In Michigan and elsewhere, a plaintiff in a case alleging negligence must prove that someone breached a duty of care and, as a result, the breach caused the plaintiff to be injured and suffer damages. A plaintiff presents evidence to support their case, and the defendant or defendants present evidence attempting to refute the plaintiff’s allegations.

Evidence may include testimony from the parties and other witnesses, as well as documentary evidence like police reports, photographs, and medical records. Often, the parties call on expert witnesses who can educate the jury in understanding and interpreting the facts and testimony presented as evidence.

Why Are Expert Witnesses Used?

In many cases, the evidence supporting a plaintiff’s claims or a defendant’s defense is not understood by the average juror, and may be highly specialized or technical. It can be challenging for a judge or jury members to interpret and understand the technical information and determine its relevance. Qualified expert witnesses can testify, based on their experience, education and training, about what the factual data shows, and the conclusions that can be drawn from it. 

An expert must be qualified by education, training, knowledge, or experience to testify about a particular subject, and the court must accept those qualifications. Usually, experts have advanced degrees and several years of experience in a scientific or medical field. However, sometimes experts can be individuals with significant and meaningful knowledge about obscure and specialized topics.

What Kinds of Topics Do Expert Witnesses Testify About in Injury Cases?

Expert witnesses in personal injury cases testify about a wide variety of topics. For example:

  • Medical professionals can testify about a plaintiff’s injuries, treatment, prognosis, and limitations.
  • Psychologists can testify about a person’s state of mind during the occurrence and about long-term emotional damages resulting from their injuries.
  • Accident reconstruction experts can testify how they believe an accident occurred and often use computer-generated simulations or models to illustrate their findings to a jury.
  • Engineers can testify about a faulty or dangerous vehicle or vehicle part, a poorly designed intersection, a malfunctioning traffic signal, or other environmental factors that may have contributed to the occurrence.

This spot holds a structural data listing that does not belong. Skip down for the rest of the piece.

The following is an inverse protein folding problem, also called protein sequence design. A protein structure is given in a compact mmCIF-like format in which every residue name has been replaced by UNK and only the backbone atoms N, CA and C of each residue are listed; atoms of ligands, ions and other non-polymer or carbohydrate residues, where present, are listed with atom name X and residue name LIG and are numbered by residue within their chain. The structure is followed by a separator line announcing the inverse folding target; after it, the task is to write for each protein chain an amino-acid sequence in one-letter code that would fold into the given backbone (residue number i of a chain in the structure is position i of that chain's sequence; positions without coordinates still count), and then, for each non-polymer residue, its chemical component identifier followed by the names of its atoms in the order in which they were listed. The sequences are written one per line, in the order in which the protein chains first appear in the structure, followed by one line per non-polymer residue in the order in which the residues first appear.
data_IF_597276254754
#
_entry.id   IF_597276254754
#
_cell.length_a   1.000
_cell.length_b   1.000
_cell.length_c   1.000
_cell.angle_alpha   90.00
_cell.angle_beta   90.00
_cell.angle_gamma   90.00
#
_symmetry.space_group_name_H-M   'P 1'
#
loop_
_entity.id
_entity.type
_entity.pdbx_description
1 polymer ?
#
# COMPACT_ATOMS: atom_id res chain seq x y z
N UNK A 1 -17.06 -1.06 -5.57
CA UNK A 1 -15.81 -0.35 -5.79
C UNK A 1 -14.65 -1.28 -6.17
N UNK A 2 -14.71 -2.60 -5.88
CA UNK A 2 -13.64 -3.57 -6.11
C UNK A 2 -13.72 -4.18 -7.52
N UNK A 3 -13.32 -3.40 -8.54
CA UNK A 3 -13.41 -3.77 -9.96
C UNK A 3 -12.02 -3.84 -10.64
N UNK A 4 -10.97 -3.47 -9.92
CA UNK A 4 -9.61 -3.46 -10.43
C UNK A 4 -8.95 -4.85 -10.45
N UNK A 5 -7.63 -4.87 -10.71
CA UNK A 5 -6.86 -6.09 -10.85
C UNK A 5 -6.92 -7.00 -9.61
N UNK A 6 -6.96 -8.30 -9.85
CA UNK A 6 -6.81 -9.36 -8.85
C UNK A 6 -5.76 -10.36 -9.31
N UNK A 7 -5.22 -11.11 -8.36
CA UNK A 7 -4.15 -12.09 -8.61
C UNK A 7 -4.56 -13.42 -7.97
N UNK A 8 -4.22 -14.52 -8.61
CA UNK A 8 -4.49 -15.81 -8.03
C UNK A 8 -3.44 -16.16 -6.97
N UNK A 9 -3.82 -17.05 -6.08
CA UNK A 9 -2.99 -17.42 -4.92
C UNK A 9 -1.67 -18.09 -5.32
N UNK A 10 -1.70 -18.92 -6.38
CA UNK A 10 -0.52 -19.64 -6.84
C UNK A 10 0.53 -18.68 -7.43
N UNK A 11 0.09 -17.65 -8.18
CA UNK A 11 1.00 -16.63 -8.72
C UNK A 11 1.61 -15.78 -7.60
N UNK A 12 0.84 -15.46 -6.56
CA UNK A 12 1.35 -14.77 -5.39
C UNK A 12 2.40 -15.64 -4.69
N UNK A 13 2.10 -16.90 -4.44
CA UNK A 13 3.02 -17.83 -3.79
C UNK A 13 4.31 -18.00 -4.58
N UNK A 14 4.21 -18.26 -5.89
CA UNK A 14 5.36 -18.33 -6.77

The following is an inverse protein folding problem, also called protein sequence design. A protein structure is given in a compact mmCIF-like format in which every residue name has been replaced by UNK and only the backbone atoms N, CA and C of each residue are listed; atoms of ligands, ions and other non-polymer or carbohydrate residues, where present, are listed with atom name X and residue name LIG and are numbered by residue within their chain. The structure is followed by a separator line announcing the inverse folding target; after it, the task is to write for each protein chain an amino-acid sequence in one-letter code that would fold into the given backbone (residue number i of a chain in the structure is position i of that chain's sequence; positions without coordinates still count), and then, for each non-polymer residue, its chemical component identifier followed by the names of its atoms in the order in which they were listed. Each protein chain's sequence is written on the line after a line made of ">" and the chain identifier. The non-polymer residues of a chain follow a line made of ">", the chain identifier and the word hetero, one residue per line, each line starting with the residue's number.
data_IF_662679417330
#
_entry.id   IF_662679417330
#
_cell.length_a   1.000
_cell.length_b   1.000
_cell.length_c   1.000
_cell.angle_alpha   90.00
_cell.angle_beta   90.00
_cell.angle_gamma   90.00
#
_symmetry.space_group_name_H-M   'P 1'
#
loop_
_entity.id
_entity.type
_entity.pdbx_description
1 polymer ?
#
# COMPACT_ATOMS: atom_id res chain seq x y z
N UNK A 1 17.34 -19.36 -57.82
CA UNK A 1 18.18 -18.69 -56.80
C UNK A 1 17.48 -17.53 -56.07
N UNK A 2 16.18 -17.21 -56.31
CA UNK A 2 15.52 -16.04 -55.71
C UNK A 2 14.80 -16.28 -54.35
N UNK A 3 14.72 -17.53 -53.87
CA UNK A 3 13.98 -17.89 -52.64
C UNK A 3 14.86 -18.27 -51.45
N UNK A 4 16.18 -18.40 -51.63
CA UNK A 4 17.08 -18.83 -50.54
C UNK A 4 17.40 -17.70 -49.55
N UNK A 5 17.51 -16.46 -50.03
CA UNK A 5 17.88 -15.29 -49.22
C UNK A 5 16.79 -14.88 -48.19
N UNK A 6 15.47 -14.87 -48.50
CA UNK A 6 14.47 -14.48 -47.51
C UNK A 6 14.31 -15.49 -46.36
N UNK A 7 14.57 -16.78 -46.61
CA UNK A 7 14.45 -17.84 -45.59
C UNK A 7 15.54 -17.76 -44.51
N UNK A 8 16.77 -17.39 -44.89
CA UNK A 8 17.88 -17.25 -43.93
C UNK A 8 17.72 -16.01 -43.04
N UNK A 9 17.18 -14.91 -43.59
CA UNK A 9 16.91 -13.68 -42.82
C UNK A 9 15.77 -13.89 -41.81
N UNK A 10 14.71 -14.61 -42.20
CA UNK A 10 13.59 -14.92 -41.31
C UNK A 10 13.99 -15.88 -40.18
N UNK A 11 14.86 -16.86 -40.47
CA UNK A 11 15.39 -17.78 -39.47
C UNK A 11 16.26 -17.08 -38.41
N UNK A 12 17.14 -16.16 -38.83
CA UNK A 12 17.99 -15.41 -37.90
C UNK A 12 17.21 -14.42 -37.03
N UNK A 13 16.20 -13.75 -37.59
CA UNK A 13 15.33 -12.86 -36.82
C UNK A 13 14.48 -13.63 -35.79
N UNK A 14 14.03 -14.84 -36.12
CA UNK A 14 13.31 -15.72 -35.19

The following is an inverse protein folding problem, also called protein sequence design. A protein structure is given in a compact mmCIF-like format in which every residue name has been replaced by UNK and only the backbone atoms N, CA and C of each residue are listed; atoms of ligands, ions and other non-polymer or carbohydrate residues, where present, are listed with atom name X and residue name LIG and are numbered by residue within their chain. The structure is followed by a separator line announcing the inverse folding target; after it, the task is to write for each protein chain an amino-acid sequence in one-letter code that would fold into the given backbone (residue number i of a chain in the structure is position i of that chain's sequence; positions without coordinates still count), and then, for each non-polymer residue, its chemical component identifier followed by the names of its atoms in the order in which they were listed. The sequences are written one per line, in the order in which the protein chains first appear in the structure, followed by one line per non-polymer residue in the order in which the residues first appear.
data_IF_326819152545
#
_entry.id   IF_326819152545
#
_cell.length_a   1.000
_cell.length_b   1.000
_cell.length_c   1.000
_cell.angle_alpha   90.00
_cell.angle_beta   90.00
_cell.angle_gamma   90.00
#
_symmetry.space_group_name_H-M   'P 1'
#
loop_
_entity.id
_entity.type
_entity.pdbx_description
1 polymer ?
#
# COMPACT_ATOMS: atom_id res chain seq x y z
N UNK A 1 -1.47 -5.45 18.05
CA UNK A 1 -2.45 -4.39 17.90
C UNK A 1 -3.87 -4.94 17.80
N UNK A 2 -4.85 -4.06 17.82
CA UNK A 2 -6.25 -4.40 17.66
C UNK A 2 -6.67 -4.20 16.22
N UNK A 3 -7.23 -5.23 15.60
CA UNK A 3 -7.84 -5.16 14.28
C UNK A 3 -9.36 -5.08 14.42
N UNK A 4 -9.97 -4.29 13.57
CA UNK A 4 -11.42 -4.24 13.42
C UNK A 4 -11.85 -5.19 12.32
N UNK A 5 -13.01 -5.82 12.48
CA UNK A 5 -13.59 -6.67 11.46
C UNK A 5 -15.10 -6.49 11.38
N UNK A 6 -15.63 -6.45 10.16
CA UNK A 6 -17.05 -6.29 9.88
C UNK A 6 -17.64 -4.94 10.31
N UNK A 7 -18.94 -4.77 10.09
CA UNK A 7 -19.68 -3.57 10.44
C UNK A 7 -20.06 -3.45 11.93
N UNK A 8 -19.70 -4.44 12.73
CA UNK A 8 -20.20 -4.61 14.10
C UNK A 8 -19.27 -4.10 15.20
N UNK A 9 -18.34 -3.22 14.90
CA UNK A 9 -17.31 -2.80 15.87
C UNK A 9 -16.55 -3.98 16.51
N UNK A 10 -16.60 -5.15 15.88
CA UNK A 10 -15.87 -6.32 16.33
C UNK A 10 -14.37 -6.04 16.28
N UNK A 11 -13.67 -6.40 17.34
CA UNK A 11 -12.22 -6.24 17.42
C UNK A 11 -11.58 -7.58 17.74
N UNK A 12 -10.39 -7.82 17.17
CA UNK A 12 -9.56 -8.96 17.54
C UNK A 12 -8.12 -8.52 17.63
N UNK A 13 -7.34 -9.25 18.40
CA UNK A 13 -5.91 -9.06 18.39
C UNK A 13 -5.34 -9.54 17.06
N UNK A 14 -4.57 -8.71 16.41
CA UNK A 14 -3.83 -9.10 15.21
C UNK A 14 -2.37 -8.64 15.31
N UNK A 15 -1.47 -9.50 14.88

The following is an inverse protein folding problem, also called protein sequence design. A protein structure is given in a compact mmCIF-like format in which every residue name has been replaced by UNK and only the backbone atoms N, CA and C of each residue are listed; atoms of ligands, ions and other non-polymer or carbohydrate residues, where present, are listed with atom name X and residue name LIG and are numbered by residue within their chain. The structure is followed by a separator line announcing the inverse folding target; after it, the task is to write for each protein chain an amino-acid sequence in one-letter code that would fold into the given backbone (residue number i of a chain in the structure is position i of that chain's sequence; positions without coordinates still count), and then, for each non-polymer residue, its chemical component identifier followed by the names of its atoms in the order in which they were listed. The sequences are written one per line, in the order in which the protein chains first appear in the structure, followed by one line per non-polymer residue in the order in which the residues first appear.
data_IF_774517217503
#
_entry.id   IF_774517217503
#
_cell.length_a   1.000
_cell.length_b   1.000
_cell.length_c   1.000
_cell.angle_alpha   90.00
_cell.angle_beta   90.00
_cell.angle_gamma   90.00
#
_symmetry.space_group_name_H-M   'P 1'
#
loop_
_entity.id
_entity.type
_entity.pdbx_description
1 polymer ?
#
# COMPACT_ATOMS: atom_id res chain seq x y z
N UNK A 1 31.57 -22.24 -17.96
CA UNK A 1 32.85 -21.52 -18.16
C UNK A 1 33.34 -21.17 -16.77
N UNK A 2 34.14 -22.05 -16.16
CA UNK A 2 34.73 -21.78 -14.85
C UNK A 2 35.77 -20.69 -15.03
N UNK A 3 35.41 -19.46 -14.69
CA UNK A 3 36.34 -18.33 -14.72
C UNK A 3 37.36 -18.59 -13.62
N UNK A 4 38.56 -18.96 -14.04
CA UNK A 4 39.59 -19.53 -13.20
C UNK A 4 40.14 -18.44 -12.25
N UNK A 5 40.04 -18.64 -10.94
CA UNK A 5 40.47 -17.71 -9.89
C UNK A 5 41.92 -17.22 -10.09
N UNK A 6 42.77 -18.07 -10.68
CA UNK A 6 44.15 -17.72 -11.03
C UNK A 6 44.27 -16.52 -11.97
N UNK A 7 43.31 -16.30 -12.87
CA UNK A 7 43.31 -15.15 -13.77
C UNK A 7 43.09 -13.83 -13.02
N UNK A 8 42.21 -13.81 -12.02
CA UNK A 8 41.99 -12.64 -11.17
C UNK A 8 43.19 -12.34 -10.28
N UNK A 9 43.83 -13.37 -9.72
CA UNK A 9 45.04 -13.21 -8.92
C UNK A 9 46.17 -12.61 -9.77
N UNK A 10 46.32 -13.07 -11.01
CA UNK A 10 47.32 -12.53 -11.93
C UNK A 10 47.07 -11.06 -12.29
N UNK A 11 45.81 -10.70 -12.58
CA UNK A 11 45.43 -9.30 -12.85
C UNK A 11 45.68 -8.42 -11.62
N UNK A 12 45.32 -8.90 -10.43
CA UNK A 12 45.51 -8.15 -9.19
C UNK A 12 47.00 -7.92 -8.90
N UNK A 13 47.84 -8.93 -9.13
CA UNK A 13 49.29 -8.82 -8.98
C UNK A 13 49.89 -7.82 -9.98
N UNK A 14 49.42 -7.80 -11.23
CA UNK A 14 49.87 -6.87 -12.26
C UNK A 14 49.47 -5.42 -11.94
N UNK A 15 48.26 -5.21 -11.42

• Economic experts can testify about lost income and loss of future earning opportunities.

There are certain types of cases where an expert is typically needed.  For example, in medical malpractice actions, the plaintiff must present expert testimony to establish the standard of care that the doctor or healthcare professional owed to the patient and how the defendant violated that standard of care.

What Is the Procedure for Using Expert Witnesses in Michigan PI Cases?

If a party intends to introduce an expert witness’s testimony in court, they must disclose to the other parties in the case the name of the expert, the subject of their anticipated testimony, and the facts and opinions on which that testimony will be based. Other parties have the opportunity to “depose” each expert witness before trial—that is, to ask the expert questions, under oath, outside of the courtroom, with all other parties present. Parties may object to an expert’s testimony in part or in full; if there is an objection, the judge presiding over the case will determine whether an expert’s testimony is admissible.

Expert witnesses are compensated for their time and can be very expensive. However, they can be extremely valuable in proving (or disproving) liability for a plaintiff’s injuries and establishing the value of the long-term damage they have suffered. They can also dramatically affect a jury’s perception of a plaintiff’s wrongful conduct or contributory fault.

If you are seriously injured, consult with an experienced personal injury attorney immediately. An attorney can help you develop a winning litigation strategy to recover the compensation you deserve.